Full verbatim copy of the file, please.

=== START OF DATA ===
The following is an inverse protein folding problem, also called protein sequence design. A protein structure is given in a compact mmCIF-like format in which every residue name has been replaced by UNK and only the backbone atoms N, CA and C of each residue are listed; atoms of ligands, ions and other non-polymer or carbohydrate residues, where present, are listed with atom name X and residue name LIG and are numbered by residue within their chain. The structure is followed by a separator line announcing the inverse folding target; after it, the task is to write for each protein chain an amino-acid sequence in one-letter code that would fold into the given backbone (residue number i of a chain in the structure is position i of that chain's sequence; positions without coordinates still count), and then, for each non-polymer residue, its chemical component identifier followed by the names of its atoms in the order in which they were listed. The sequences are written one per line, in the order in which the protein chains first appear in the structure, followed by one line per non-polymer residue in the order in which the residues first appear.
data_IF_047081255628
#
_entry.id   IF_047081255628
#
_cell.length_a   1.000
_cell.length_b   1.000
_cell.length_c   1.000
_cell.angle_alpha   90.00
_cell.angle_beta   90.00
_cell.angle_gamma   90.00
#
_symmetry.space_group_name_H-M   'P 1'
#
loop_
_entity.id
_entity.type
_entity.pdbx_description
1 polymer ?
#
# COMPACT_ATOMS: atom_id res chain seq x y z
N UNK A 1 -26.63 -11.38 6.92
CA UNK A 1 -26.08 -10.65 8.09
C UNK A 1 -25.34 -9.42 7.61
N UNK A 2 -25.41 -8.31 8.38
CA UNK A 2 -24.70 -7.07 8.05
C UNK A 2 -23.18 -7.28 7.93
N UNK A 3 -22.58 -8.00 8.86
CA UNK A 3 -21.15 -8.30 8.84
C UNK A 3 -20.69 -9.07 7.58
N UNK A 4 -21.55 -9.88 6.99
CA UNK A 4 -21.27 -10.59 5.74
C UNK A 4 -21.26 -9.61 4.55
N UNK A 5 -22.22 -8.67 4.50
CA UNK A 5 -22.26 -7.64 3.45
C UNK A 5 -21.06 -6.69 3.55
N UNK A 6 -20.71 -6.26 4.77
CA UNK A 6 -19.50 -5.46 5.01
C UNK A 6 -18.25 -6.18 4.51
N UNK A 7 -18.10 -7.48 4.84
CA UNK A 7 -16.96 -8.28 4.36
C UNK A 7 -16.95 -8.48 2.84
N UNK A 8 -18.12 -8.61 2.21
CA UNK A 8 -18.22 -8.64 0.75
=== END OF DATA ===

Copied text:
The following is an inverse protein folding problem, also called protein sequence design. A protein structure is given in a compact mmCIF-like format in which every residue name has been replaced by UNK and only the backbone atoms N, CA and C of each residue are listed; atoms of ligands, ions and other non-polymer or carbohydrate residues, where present, are listed with atom name X and residue name LIG and are numbered by residue within their chain. The structure is followed by a separator line announcing the inverse folding target; after it, the task is to write for each protein chain an amino-acid sequence in one-letter code that would fold into the given backbone (residue number i of a chain in the structure is position i of that chain's sequence; positions without coordinates still count), and then, for each non-polymer residue, its chemical component identifier followed by the names of its atoms in the order in which they were listed. The sequences are written one per line, in the order in which the protein chains first appear in the structure, followed by one line per non-polymer residue in the order in which the residues first appear.
data_IF_047081255628
#
_entry.id   IF_047081255628
#
_cell.length_a   1.000
_cell.length_b   1.000
_cell.length_c   1.000
_cell.angle_alpha   90.00
_cell.angle_beta   90.00
_cell.angle_gamma   90.00
#
_symmetry.space_group_name_H-M   'P 1'
#
loop_
_entity.id
_entity.type
_entity.pdbx_description
1 polymer ?
#
# COMPACT_ATOMS: atom_id res chain seq x y z
N UNK A 1 -26.63 -11.38 6.92
CA UNK A 1 -26.08 -10.65 8.09
C UNK A 1 -25.34 -9.42 7.61
N UNK A 2 -25.41 -8.31 8.38
CA UNK A 2 -24.70 -7.07 8.05
C UNK A 2 -23.18 -7.28 7.93
N UNK A 3 -22.58 -8.00 8.86
CA UNK A 3 -21.15 -8.30 8.84
C UNK A 3 -20.69 -9.07 7.58
N UNK A 4 -21.55 -9.88 6.99
CA UNK A 4 -21.27 -10.59 5.74
C UNK A 4 -21.26 -9.61 4.55
N UNK A 5 -22.22 -8.67 4.50
CA UNK A 5 -22.26 -7.64 3.45
C UNK A 5 -21.06 -6.69 3.55
N UNK A 6 -20.71 -6.26 4.77
CA UNK A 6 -19.50 -5.46 5.01
C UNK A 6 -18.25 -6.18 4.51
N UNK A 7 -18.10 -7.48 4.84
CA UNK A 7 -16.96 -8.28 4.36
C UNK A 7 -16.95 -8.48 2.84
N UNK A 8 -18.12 -8.61 2.21
CA UNK A 8 -18.22 -8.64 0.75